|Visitors have the opportunity to see another extremely rare aircraft, a Lockheed PV-2D Harpoon, at Oshkosh this year. (Photo courtesy of Roger Cain)
June 19, 2013 - One of the world's three remaining airworthy Lockheed PV-2 aircraft is coming to AirVenture Oshkosh 2013.
It's the only PV-2D Harpoon variant left out of 35 built, rescued from demolition about three years ago by Vintage Aircraft and Stockton Field Aviation Museum in Stockton, California (SCK). A group of volunteers and staff restored the aircraft to mint condition, according to Vintage Aircraft's Taigh Ramey.
The PV-2D Harpoon (Bureau No. 84062/N6657D) is a long-range patrol bomber with eight nose-mounted .50-caliber guns. It was to be used in the Allied invasion of Japan in 1945 but never saw combat because the atomic bombs hastened war's end in August that year.
It eventually was sold as surplus and converted into a fire bomber. In fact, before its acquisition, all but seven of its logged flight hours were for fighting fires or in support of firefighting.
The museum acquired the Harpoon in 2010 and crews have worked diligently over the past three years to restore the plane to original condition - as if it had just rolled off the line at the Lockheed plant in Burbank in 1944.
"You should have seen it before we started," Ramey said. "Our goal has always been to have a veteran who flew them say, 'It's just like it was back then.'" Indeed, the interior and exterior before-and-after shots appear to indicate they've succeeded.
The plane's original deep blue paint scheme is in accordance with the period specs from the Navy SR-2, which calls for horizontal surfaces of the wings and horizontal stabilizer to be semigloss and the other surfaces to be painted lusterless or flat. The scheme also includes the original "062" on the nose from the bureau number.
Inside, the original paint looked "pretty good" according to Ramey, but rebuilding the various crew stations required a lot of painstaking work. The pilot and copilot, radio operator, navigator, and radar operator as well as top turret gunner are now restored and mostly operational. Eventually the museum aims to acquire original wing-mounted drop tanks and rockets.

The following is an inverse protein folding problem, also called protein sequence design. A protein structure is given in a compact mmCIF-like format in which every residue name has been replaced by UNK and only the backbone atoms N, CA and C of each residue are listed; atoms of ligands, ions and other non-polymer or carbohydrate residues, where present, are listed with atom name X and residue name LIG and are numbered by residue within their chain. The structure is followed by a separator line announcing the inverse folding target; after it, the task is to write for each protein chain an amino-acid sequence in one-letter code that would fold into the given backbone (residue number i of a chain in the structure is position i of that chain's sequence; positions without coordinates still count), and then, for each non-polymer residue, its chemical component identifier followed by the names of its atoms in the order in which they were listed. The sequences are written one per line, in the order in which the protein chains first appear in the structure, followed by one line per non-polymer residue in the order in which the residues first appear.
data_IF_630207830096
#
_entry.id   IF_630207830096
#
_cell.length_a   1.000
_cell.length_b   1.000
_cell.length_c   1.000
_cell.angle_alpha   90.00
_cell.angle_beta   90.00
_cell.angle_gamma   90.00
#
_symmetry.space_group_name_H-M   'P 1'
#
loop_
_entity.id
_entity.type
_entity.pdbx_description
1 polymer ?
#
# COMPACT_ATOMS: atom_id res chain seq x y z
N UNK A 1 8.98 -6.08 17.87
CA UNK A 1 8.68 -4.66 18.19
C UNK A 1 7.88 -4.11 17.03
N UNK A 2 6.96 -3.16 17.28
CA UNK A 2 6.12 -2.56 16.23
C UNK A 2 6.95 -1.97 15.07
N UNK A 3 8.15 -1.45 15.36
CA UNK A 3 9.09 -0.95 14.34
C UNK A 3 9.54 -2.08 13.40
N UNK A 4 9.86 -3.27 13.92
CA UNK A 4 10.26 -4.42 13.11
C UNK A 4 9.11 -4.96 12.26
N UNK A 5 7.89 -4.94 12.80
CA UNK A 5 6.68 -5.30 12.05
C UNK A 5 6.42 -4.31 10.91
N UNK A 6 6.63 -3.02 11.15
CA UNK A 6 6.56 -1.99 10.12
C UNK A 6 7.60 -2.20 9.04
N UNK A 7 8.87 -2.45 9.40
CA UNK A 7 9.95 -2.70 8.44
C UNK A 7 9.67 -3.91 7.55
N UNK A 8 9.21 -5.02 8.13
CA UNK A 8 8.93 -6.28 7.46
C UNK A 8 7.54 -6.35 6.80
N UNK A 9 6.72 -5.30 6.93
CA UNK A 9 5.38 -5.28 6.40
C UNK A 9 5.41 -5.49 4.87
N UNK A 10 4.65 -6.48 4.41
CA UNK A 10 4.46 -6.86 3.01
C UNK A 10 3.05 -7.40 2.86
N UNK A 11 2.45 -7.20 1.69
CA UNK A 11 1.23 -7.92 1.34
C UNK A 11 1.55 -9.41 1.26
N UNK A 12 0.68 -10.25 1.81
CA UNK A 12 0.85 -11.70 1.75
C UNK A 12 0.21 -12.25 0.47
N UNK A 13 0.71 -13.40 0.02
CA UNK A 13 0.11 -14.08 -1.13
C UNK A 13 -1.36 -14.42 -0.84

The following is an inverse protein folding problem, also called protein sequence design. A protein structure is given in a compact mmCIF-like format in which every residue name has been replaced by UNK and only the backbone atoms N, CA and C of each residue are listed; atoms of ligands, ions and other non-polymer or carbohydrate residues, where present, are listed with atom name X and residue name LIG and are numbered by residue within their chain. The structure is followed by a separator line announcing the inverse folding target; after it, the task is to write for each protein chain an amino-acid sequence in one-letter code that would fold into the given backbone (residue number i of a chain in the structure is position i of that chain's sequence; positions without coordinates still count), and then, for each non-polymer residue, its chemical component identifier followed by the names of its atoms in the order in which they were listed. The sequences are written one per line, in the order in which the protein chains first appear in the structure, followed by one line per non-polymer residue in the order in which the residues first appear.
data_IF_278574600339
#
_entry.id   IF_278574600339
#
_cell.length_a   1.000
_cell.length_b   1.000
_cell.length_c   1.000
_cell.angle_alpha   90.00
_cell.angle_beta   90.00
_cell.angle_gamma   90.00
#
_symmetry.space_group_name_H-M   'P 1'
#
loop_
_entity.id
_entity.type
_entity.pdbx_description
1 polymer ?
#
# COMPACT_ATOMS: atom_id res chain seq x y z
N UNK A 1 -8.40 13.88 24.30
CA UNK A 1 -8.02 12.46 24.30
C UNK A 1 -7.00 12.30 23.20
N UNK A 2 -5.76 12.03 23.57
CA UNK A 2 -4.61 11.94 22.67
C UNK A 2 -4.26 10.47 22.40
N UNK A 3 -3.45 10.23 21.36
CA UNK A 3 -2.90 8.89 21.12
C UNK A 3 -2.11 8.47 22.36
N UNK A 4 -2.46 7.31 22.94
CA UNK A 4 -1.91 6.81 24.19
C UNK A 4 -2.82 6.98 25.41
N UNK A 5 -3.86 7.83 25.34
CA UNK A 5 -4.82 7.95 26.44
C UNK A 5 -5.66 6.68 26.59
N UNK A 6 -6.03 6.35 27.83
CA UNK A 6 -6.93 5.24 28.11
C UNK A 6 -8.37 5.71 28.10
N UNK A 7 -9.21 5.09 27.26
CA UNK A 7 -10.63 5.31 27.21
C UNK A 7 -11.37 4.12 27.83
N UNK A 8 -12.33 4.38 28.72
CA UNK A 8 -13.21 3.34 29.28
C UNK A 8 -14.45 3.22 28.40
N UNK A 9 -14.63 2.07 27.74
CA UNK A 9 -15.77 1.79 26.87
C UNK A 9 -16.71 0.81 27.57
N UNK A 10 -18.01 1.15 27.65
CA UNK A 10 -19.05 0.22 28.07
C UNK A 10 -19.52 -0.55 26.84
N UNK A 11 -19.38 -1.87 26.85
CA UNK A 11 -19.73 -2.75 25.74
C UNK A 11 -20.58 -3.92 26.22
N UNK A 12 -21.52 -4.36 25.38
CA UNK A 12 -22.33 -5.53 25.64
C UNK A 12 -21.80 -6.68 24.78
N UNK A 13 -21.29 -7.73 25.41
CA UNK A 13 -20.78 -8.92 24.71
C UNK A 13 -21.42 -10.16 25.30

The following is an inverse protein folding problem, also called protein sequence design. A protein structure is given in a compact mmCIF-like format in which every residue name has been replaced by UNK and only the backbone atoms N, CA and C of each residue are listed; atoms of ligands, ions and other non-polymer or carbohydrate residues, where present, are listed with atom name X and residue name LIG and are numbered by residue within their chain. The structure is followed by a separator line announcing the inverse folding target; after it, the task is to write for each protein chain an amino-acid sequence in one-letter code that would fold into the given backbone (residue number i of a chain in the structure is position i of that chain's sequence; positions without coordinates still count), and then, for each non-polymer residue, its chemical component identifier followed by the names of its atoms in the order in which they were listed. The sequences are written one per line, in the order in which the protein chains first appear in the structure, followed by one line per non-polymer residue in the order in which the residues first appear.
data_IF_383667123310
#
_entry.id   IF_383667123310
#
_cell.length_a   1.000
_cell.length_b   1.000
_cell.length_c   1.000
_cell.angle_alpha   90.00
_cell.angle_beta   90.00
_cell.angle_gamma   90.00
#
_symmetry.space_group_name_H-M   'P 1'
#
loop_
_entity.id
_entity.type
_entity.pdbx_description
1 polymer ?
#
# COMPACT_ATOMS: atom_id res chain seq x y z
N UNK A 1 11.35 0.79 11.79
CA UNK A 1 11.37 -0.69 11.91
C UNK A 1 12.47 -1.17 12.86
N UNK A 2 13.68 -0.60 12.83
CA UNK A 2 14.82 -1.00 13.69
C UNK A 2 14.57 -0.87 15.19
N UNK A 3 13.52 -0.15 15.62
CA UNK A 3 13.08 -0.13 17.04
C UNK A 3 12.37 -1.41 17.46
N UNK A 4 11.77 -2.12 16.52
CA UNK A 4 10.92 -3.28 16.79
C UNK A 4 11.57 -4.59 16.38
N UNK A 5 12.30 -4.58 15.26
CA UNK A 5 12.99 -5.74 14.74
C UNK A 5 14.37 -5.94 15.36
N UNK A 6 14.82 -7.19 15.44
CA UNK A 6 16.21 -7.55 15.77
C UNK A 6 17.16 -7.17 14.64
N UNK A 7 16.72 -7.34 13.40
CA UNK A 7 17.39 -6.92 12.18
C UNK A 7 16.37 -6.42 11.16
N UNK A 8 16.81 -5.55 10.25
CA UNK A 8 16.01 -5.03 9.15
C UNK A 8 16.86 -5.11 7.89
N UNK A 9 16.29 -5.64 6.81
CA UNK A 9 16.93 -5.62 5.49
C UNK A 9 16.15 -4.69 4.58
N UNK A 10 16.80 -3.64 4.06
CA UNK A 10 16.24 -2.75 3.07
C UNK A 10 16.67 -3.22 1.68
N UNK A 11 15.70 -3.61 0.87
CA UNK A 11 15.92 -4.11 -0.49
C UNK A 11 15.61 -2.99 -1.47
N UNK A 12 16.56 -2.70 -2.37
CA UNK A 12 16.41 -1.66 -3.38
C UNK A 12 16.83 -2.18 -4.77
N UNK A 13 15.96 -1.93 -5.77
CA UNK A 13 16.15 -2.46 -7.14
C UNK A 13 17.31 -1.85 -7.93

The airplane has remarkably low operational hours. The airframe has about 800 total hours to date, while the two 2,000-hp Pratt and Whitney R-2800 31 Double Wasp engines, manufactured under license by Ford Motor Company, only have about 40 hours on them.
The airplane is scheduled to arrive in Oshkosh on Sunday, July 28, and stay through August 2. On Friday, August 1, the PV-2D will be featured in a Warbirds in Review presentation at 10 a.m., and Ramey is asking any PV-2 veterans to participate.
"We would like to find anyone who may have built, flew, or maintained the PV-2 that might want to share their experiences or just simply come out and visit the old gal," he said. "We have restored our Harpoon with almost all of its original crew positions and equipment just like it had at the factory. We hope to have as many veterans as possible to come and see their old patrol bomber."
Interested vets are asked to contact Ramey at email@example.com or 209-534-4466. He also notes that there is limited space on plane for its flight to AirVenture, which will include Oshkosh housing. Contact him for details.
Upon departing Oshkosh, N6657D will fly to Topeka, Kansas, to participate in the Warbirds and Legends show at Forbes Field. Hopes are to rendezvous with and fly a three-ship formation with the other two remaining PV-2s, Hot Stuff and Attu Warrior (which attended AirVenture Oshkosh 2012).